Modern drug discovery relies on in-silico computational simulations such as molecular docking. Molecular docking models biochemical interactions to predict where and how two molecules would bind. The results of large-scale molecular docking simulations can provide valuable insight into the relationship between two molecules. This is useful to a biomedical scientist before conducting in-vitro or in-vivo wet-lab experiments. Although this ˝eld has seen great advancements, feedback from biomedical scientists shows that there is a need for storage and further analysis of molecular docking results. To meet this need, biomedical scientists need to have access to computing, data, and network resources, and require speci˝c knowledge or skills they might lack.
Therefore, a conceptual framework speci˝cally tailored to enable biomedical scientists to reuse molecular docking results, and a methodology which uses regular input from scientists, has been proposed. The framework is composed of 5 types of elements and 13 interfaces. The methodology is light and relies on frequent communication between biomedical sciences and computer science experts, speci˝ed by particular roles. It shows how developers can bene˝t from using the framework which allows them to determine whether a scenario ˝ts the framework, whether an already implemented element can be reused, or whether a newly proposed tool can be used as an element.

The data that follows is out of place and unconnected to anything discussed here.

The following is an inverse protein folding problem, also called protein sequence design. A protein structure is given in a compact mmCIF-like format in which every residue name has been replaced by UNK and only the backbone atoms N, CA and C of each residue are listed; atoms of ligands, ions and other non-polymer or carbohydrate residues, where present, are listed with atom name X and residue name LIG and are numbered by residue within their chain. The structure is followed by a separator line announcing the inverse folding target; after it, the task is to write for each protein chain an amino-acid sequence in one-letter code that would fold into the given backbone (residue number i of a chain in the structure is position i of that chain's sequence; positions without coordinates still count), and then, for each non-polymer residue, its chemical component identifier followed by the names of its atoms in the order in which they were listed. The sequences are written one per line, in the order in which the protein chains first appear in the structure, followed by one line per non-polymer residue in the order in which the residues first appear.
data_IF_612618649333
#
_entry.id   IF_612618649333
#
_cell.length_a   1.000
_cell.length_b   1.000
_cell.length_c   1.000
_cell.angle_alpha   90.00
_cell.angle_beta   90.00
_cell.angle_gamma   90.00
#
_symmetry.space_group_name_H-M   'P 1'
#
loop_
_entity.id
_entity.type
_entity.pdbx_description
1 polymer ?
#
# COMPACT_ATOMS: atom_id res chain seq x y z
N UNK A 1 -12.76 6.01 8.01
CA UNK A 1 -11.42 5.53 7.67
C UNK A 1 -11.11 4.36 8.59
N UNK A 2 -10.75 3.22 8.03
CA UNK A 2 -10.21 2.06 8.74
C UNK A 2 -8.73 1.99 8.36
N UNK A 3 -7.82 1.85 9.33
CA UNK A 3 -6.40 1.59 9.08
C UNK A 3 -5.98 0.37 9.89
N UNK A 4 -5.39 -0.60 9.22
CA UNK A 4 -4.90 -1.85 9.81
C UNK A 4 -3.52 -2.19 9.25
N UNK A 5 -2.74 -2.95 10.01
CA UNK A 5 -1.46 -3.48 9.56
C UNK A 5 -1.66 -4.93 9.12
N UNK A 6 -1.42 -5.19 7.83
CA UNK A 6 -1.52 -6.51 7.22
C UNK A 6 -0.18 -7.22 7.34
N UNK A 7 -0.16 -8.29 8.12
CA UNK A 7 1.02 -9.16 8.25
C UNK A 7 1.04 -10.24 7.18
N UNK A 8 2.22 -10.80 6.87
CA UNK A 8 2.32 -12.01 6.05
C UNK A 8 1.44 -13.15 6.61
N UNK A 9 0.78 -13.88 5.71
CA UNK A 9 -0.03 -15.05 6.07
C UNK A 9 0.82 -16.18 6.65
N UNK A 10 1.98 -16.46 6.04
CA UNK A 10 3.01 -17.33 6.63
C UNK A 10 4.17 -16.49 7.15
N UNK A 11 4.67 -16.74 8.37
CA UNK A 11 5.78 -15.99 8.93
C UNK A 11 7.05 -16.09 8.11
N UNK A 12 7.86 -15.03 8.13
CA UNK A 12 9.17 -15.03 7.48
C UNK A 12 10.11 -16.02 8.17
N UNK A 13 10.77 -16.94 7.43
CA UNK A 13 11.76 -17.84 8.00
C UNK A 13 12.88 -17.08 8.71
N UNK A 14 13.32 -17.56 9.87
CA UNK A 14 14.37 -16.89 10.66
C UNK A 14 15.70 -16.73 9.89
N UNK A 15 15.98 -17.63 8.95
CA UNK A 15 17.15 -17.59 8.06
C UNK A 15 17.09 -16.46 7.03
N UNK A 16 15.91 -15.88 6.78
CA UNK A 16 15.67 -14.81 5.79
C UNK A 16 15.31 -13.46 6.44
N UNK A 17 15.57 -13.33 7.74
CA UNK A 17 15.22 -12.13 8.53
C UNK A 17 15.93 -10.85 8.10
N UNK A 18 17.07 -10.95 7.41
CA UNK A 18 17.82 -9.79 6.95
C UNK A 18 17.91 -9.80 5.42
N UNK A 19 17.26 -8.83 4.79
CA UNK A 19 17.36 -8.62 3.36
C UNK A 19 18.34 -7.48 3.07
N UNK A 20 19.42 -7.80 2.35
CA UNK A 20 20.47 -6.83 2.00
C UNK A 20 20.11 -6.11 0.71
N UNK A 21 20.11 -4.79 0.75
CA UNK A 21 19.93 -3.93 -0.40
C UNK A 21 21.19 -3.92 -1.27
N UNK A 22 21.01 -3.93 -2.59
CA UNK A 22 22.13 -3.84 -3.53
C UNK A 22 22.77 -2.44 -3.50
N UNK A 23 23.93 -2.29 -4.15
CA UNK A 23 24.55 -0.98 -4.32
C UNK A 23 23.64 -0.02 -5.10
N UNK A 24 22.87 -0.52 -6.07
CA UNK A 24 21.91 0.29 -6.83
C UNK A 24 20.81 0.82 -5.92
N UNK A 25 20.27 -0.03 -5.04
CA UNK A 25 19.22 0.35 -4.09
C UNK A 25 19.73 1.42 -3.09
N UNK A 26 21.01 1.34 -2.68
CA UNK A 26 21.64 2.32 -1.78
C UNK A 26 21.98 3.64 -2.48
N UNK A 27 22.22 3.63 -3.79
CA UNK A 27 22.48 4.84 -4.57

Three scenarios that show the versatility of this new framework and the methodology based on it, have been identi˝ed and implemented. A methodical planning and design approach was used and it was shown that the implementations are at least as usable as existing solutions. To eliminate the need for access to expensive computing infrastructure, state-of-the-art cloud computing techniques are used.
The implementations enable faster identi˝cation of new molecules for use in docking, direct querying of existing databases, and simpler learning of good molecular docking practice without the need to manually run multiple tools. Thus, the framework and methodol-ogy enable more user-friendly implementations, and less error-prone use of computational methods in drug discovery. Their use could lead to more e˙ective discovery of new drugs.